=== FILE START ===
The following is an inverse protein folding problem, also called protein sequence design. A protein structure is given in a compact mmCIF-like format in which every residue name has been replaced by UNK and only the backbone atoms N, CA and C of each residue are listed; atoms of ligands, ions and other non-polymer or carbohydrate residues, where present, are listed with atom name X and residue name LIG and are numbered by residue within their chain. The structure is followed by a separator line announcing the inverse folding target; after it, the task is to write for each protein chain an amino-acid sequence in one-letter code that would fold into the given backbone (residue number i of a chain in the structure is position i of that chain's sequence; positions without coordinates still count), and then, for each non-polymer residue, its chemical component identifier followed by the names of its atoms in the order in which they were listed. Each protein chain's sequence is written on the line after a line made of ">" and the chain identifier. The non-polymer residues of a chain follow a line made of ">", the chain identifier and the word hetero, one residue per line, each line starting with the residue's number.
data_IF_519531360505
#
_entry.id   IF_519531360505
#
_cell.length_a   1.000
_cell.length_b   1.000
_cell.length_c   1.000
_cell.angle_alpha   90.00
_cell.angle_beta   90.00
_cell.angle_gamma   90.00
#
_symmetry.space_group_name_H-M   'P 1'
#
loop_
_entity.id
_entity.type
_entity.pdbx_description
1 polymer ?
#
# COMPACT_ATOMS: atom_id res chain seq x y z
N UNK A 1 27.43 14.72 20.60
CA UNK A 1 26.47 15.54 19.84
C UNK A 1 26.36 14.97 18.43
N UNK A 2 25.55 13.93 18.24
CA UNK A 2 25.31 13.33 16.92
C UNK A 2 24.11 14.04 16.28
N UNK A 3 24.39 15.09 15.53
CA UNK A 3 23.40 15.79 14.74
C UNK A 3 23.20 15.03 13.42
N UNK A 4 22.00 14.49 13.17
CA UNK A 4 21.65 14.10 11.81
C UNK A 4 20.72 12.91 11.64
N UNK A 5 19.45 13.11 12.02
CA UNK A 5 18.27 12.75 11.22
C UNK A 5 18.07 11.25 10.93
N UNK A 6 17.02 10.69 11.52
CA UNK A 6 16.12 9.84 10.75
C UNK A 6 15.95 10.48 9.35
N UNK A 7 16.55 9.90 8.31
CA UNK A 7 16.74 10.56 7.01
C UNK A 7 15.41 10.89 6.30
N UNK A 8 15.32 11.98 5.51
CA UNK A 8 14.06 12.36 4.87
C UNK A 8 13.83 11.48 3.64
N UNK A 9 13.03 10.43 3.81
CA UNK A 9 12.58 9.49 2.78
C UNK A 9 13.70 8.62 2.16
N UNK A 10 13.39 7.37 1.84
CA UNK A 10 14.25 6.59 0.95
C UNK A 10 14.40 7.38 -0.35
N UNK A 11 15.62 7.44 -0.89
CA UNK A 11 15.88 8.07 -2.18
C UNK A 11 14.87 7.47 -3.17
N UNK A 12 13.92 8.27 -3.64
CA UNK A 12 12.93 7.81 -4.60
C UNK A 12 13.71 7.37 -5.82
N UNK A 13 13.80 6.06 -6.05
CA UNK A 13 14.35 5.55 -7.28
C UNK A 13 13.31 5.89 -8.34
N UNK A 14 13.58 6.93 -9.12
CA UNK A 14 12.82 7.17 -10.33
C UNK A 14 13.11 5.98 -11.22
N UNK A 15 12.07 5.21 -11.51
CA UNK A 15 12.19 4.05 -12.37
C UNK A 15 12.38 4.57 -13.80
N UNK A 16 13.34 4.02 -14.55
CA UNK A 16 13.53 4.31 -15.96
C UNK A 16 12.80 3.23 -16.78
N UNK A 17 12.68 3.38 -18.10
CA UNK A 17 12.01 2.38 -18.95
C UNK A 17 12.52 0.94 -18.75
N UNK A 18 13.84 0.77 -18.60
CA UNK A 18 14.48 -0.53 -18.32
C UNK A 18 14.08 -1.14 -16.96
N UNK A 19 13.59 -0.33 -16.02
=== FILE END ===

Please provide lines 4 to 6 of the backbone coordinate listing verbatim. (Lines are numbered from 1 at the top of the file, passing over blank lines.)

_entry.id   IF_519531360505
#
_cell.length_a   1.000